The evidence shows that Gilbert's serious burns required proper, adequate, competent and early attention; that defendants kept him under their care in defendant hospital, which was not equipped to properly treat third-degree burns, for 53 days during which no substantial definitive treatment was given; that while defendant Bankoff did one very limited graft, it was delayed four weeks, granulation had set in and scar tissue had started to form, ‘full-thickness' skin was used, it was inadequate and it covered only 1% of the third-degree area, and in taking the skin for the graft he created a third-degree defect on Gilbert's thigh; and that defendants left 99% of the third-degree area, which had increased from 18% to 25%, uncovered. Defendant Bankoff's testimony discloses Gilbert was ready for grafting as early as July 24; but instead of grafting defendants permitted scar tissue to form, for a period of 37 days thereafter, on 99% of the third-degree burn area. There appears to be no reasonable explanation for the delay in grafting which violates standard practice in treating third-degree burn cases. It can hardly be said that during the first weeks Gilbert's condition prevented early grafting, for the evidence points to marked and continued improvement after the first three days, only minimal pain, no problems other than the burns themselves and no shock. While defendant Bankoff contended that infection prevented early and complete grafting, such claim is not borne out by the record. First he said that Gilbert suffered from infection for the full time, later he testified it was four weeks, and finally he admitted infection was only ‘mild’ or ‘minor.’ Moreover, no infection was ever noted in any hospital doctor's or nurse's record, Gilbert was never removed from a 10-bed ward, his pulse, respiration and blood pressure were never taken and recorded, no treatment was ever given for the infection claimed by defendants, and no hospital record shows the delay in grafting was due to infection; to the contrary, the evidence establishes that if Gilbert had any infection it was caused by the delay in grafting. The record supports Dr. Levonian's testimony that Gilbert's general condition did not prevent early grafting and defendant Bankoff's admission that Gilbert was ready for grafting as early as July 24, and should have had all of the third-degree burn areas grafted on August 28.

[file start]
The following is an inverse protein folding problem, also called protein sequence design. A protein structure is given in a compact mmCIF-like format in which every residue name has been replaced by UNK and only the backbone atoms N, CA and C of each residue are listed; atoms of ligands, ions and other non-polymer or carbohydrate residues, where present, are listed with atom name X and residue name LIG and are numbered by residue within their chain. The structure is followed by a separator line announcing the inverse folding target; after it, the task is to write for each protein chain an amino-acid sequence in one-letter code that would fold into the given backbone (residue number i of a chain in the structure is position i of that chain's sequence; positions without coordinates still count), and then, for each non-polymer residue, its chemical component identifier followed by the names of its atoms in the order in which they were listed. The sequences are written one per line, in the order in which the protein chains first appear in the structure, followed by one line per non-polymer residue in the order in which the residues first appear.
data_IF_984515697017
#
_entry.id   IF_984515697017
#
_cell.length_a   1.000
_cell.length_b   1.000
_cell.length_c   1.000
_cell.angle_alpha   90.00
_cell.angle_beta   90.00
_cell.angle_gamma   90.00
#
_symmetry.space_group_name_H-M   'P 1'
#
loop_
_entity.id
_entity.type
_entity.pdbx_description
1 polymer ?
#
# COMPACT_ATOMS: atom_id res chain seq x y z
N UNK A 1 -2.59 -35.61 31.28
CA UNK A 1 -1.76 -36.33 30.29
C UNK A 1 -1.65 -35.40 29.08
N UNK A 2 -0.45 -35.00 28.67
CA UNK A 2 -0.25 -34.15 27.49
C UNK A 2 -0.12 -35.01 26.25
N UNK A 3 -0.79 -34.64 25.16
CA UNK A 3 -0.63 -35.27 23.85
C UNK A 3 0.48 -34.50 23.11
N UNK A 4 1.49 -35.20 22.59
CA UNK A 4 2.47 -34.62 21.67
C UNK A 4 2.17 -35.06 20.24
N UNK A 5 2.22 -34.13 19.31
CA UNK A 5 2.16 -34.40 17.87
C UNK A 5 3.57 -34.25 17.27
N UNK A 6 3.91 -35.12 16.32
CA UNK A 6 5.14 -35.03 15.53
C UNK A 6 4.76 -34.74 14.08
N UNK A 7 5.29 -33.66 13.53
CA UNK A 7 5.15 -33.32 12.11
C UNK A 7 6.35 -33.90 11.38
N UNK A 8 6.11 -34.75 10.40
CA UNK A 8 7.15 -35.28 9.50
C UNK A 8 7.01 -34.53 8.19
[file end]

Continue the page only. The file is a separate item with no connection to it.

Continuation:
In the major areas controlled by standard practice the evidence is clear that defendant Bankoff failed to exercise that degree of care which the average reasonable physician would have exercised under the same or similar circumstances, the proximate result of which was Gilbert's extended hospitalization, numerous additional surgeries, repair work to correct contractures, contractural deformity and limitation of the right hand, residual deep-scar formation and scar contractures, and extensive severe and permanent scarring and cosmetic deformity.